• birth details
  • death details
  • coordinates of land owned
  • family members
  • inventories of possessions and cash
Here\’s a great example of grandchildren inheriting in the will of Thurza Ford in 1894. It even shows their ages and residences!

Here\’s an example from 1921. One of the executors for Frederick Anderson has made an affidavit to the court to be sole executor. The other named executor could not perform their duties because they are currently an inmate of the Provincial Asylum

And here is newspaper clipping of a notice paid for by the executor of the estate of James Waite. The notice askes for anyone who has a claim against the estate to appear before the Court on February 23 1911.

Some things to keep in mind with the collection:

  1. You should look at the indexes first. If your ancestor is listed, it will give you the will/estate file number. This can help narrow your search even further.
  2. The Estate Files microfilms have \”testate\” or \”intestate\” labelled on them. However, I found intestate files in among the testate rolls, and vice versa.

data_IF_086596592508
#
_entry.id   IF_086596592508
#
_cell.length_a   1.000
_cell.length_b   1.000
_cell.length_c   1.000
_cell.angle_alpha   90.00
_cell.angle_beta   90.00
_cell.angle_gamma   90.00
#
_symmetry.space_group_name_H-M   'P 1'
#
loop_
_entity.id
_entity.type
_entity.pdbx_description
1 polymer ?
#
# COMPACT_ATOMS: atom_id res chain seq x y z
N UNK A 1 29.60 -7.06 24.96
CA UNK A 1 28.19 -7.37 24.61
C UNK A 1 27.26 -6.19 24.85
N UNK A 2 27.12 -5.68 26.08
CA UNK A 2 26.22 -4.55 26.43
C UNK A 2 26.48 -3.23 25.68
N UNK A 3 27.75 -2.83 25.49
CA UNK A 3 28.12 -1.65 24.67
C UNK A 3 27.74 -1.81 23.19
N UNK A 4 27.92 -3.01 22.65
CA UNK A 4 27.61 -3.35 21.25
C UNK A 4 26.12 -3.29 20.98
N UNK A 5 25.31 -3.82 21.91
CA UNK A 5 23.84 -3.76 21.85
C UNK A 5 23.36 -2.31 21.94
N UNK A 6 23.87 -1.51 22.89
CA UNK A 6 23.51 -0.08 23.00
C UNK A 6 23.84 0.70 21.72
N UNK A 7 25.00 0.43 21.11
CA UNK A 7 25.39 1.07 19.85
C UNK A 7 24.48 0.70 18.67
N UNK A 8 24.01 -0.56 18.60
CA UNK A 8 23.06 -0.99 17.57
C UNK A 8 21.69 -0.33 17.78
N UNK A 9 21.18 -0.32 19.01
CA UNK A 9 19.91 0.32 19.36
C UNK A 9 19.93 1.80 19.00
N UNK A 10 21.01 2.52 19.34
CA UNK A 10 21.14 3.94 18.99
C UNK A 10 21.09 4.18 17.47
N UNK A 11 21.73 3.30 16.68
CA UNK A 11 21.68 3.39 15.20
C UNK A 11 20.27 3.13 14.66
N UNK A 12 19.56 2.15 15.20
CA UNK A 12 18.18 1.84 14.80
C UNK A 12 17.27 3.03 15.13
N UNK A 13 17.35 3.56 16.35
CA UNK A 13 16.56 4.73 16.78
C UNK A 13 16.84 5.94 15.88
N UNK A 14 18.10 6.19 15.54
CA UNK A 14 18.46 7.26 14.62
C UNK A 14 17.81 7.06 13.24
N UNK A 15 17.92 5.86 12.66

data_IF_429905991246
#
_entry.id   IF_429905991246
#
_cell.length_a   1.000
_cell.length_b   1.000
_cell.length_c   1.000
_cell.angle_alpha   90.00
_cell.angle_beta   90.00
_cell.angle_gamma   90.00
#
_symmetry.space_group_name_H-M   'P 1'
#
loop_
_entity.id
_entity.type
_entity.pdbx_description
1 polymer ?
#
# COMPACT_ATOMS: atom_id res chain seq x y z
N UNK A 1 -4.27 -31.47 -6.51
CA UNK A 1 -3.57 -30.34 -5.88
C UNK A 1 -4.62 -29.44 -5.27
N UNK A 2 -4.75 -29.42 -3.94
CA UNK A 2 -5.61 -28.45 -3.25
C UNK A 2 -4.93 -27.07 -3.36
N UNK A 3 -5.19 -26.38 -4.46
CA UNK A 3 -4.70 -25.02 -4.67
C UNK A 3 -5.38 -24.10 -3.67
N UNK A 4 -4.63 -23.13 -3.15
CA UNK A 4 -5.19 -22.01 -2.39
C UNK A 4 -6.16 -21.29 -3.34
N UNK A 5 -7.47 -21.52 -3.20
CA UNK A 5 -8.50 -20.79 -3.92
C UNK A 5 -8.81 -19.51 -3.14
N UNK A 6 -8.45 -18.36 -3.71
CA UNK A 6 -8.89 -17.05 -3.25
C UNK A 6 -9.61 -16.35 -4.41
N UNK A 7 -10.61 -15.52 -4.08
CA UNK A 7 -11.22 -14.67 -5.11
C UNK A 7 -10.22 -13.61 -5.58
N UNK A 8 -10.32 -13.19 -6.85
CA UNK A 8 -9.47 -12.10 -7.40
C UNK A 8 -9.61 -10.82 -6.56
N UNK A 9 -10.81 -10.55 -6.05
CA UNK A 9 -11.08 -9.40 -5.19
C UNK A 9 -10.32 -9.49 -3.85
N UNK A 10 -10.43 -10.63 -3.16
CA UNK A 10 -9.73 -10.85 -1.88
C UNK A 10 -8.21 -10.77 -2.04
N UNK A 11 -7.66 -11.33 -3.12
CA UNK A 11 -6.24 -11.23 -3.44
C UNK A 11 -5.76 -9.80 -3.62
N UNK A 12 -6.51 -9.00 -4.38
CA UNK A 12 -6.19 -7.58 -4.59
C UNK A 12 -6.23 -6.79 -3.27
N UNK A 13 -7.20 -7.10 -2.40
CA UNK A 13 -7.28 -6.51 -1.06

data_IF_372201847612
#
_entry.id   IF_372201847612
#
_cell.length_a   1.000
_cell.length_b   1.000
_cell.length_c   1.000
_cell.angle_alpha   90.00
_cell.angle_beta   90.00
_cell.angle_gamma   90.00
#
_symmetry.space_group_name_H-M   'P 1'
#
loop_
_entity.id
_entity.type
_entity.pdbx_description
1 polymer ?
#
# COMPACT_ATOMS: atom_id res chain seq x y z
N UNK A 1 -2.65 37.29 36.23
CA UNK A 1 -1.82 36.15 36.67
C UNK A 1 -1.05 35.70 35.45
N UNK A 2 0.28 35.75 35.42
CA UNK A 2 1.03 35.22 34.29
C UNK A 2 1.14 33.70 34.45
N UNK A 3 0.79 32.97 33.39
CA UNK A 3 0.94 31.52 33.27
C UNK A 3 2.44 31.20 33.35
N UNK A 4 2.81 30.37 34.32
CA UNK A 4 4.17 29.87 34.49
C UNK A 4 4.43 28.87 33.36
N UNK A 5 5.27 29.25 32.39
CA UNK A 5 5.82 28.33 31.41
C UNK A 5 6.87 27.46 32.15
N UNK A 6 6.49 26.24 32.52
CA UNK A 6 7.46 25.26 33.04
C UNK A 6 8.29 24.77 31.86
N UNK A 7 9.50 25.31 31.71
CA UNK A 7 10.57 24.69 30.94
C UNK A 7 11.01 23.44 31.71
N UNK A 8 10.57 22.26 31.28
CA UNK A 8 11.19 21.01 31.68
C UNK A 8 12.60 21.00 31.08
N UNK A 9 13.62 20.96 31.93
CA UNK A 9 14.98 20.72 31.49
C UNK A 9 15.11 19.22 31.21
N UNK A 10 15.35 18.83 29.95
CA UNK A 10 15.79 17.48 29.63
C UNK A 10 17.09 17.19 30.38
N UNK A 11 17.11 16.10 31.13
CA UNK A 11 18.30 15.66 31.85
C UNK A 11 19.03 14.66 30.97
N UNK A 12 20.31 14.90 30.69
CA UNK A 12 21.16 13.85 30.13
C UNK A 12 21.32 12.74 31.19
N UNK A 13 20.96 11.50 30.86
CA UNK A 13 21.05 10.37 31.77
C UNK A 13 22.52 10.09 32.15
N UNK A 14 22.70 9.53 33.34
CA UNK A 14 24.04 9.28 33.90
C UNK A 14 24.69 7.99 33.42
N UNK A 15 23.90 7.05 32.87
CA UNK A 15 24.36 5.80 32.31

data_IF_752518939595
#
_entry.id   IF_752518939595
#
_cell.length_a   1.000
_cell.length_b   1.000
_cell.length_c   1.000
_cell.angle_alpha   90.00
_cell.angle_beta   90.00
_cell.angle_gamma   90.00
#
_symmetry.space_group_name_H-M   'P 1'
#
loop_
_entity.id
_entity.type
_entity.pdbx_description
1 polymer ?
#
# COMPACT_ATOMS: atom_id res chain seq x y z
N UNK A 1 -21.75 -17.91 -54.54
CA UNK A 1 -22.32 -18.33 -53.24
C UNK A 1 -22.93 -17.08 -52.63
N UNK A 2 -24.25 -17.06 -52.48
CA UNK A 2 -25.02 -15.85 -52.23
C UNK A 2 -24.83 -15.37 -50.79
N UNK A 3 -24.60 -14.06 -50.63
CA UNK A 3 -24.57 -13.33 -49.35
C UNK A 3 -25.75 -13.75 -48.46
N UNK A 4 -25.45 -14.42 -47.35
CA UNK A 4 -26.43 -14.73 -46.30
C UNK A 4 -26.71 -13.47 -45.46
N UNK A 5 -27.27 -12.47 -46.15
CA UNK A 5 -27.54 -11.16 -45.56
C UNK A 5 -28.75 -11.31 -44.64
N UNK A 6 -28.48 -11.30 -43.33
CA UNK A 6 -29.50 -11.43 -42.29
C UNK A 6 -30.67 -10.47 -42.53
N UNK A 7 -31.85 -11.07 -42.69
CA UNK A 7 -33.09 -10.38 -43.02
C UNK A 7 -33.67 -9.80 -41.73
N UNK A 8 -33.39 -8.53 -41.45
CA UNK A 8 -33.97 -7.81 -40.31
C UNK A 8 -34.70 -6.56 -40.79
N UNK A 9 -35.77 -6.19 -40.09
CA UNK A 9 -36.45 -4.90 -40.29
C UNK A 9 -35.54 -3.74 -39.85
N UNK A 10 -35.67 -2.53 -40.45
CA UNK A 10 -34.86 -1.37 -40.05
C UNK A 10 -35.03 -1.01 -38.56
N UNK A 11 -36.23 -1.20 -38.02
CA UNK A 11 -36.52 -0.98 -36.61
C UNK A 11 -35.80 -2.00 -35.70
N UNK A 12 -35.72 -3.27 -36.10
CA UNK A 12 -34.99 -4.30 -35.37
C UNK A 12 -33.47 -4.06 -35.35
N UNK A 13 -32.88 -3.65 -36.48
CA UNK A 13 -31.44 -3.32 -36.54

3. The handwriting on some of the documents can be rather cumbersome. Give your self a quick refresher on the \”boiler plate language\” in wills. Look for phrases such as \”by the Grace of God\’, \”being of sound mind\”, and \”I give and bequeath\”. This can give you an insight into how the writer formed letters, which in turn can help you decipher the rest of the handwriting.
  4. Keep the main list in one window, and then right click and open individual rolls in new tabs. It\’s much more efficient.
FamilySearch\’s image viewer allows you to zoom in and out, print and download specific images. I find it\’s much easier on the eyes to download the image and crop it before printing. A printed page that you need a magnifying glass to read doesn\’t help your paper files much. Whether your system is digital or paper, make sure you include not only the reel information but the image number in your source citation. Imagine how frustrated you\’ll be a year from now when you have to wade through hundreds of images on a reel if for some reason you need to find that image again.